The thin end of the wedge

by Richard Littledale on November 27, 2011

“Sticks and stones can break my bones, but words will never hurt me”

Never can there have been a rhyme more devoid of truth. Even the children chanting it in their sing-song voices in the playground know it not to be true.  Not that they would realise it, but centuries ago James had something to say about the power of sticks and stones to break or mend:

When we put bits into the mouths of horses to make them obey us, we can turn the whole animal. 4 Or take ships as an example. Although they are so large and are driven by strong winds, they are steered by a very small rudder wherever the pilot wants to go. 5 Likewise, the tongue is a small part of the body, but it makes great boasts. Consider what a great forest is set on fire by a small spark. 6 The tongue also is a fire

It would be hard to exaggerate the power of words.  With carefully chosen words we can end a war or start a revolution.  With ill chosen words we can bridge a divide centuries in the making, or shatter a harmony months in the crafting.  They can articulate the most sublime human emotion or encapsulate the most imaginative human idea.

Preachers, of course, should be aware of this.  To the power of words they add the heady potion of religious experience and longing.  Words uttered from a pulpit are often handed over dripping with the honey of spiritual expectancy, and people swallow them right down without looking to see what they put in their mouths.  All of this means that preachers must be more careful than most when they choose their words.

So why, then, do male preachers occasionally slide into a clumsy sexism in the pulpit?  At one end of the scale are the apparently gallant descriptions of the ‘ladies’ and our need to protect them, whilst at the other are cheap jokes about wives, mother-in-laws and women in general.  I simply cannot see any excuse for any of these things.  Since the Kingdom welcomes men and women equally, why should the pulpit smell like a dubious gentleman’s club?

Of course they might want to argue that these are just throw-away lines which should not be taken seriously.  My answer to that is that they would have been better thrown away before starting to preach rather than during the sermon.  If our words matter they should be carefully chosen, and if our words don’t matter – then why preach?

The thing is, we know that they do matter – whether for good or ill.  The enormous statue of Martin Luther King the ‘Stone of Hope’, opened in Washington DC earlier this year is testament to that.  His pulpit rang with tones of hope which are still reverberating years later. Sadly, a sermon which reinforces the negative can linger for years too. A good friend of mine has devoted much of her energies in recent years to combating the hideous practice of ‘branding’ children as witches in some parts of the world and then torturing them accordingly.  The practice starts in the pulpit, and spills out into the towns and villages.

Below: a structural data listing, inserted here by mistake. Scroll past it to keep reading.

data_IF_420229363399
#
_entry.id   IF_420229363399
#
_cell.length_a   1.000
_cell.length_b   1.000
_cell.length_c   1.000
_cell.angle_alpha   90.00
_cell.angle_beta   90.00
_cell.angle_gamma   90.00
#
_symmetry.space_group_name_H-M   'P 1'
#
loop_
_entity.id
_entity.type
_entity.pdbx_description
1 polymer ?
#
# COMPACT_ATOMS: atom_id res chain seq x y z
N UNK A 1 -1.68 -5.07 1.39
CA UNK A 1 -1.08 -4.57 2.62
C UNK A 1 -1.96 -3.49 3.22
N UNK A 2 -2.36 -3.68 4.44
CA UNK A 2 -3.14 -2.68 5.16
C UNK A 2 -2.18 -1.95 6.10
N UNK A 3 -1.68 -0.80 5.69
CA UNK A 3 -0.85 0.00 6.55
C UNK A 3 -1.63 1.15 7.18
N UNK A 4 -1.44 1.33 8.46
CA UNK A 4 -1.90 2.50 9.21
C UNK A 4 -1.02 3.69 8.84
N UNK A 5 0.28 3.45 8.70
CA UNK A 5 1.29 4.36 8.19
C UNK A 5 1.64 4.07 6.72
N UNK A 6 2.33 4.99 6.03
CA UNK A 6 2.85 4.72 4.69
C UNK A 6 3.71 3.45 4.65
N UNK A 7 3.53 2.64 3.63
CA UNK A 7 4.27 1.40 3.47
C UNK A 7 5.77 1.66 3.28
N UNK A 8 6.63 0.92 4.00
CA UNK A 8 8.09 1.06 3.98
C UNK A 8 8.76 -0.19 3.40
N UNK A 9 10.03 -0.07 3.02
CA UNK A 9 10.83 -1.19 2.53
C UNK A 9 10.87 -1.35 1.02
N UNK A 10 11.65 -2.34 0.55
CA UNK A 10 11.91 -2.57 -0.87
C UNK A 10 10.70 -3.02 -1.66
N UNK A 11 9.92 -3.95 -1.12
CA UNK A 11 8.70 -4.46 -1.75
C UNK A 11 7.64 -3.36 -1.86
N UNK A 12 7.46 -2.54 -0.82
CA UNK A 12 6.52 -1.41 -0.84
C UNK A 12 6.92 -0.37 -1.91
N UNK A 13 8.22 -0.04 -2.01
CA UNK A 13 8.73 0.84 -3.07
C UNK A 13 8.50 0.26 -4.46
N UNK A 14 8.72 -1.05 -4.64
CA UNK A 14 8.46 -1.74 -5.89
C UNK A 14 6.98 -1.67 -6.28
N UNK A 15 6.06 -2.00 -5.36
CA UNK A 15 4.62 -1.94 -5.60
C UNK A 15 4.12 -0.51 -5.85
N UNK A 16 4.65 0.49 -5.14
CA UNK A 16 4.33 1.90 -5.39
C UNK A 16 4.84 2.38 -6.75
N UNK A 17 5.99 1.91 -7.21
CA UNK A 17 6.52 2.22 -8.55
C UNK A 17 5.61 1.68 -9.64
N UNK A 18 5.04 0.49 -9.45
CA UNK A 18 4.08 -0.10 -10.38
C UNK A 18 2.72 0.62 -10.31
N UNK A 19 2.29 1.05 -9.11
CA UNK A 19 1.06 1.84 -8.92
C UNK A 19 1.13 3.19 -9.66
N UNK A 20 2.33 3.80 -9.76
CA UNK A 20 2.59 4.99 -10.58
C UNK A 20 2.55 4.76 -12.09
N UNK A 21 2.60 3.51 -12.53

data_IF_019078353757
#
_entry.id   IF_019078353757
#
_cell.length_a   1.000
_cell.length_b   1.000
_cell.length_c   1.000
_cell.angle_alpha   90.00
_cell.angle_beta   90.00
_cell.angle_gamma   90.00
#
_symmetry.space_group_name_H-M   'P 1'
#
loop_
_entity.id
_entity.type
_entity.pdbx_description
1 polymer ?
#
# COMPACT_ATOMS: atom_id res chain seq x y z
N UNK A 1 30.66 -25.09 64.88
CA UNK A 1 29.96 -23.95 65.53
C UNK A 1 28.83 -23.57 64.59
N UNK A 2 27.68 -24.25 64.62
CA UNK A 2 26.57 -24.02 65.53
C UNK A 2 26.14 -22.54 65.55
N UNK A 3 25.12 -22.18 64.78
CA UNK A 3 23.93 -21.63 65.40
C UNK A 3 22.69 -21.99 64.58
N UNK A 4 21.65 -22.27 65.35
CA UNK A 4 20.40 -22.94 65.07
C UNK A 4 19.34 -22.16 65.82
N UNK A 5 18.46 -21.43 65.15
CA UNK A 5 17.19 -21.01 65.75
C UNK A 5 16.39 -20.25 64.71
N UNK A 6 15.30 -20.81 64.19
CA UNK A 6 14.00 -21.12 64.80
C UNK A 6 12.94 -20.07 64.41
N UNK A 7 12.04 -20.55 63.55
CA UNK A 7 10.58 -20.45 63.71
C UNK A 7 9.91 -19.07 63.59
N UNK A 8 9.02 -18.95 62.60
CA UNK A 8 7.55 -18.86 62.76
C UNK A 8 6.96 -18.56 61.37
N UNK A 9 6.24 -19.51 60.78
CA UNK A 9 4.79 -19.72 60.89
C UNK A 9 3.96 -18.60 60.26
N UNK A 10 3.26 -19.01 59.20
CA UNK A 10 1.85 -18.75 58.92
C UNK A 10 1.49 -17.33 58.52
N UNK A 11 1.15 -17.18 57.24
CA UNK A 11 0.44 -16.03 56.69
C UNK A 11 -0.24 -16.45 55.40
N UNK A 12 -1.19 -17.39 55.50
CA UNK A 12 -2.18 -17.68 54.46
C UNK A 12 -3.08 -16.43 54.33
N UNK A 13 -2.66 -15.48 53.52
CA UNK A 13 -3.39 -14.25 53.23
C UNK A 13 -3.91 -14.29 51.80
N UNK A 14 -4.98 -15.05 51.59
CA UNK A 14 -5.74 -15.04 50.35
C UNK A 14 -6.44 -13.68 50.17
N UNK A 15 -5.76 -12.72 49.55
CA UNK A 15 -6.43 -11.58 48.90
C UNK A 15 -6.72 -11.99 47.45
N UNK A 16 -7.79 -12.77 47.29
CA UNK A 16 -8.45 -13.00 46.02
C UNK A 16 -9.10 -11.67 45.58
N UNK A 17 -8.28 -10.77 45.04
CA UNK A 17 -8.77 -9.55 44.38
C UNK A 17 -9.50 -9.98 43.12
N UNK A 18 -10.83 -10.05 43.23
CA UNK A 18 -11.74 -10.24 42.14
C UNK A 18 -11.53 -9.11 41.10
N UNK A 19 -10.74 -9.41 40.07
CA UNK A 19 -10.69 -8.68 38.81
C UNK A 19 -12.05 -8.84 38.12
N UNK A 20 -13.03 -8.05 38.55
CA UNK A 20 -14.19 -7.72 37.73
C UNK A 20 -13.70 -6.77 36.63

Some people might say that the odd sexist joke at the expense of women in a sermon is the thin end of the wedge. It isn’t. It’s the fat end of the wedge – driving the sharp point home into heart and soul, dividing what should be united and severing what should be whole. It should stop.

Richard Littledale blogs at Preacher’s A-Z. You can also connect with him on Twitter.

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This post is part of the 16 Days of Action toward eliminating violence against women. The 16 Days of Action is a global campaign founded by the Center for Women’s Global Leadership at Rutgers University, I’m hosting posts across the 16 days, from 25 November to 10 December. You can help by sharing these posts on social media, by taking care of the women around you, & by standing against violence against women.
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  • http://twitter.com/mvahowe @mvahowe

    Let's imagine a preacher who tells a story about a woman. The story casts her as a housewife (or at least, in the story, there's nothing to suggest she has a career). She loses a single coin (possibly part of her preferred jewellery) in her own house. In an astounding display of confused priorities, she drops everything else to look for it. And then, in an astounding display of stupidity, she is so excited by finding a single coin that she blows the housekeeping on a party! How many negative, clichéd stereotypes are there in that story?

    • preachersa2z

      As they say "its all in the telling". Sometimes its not the story itself, but the words we choose to tell it, or the tone with which we pronounce them, which makes all the difference.

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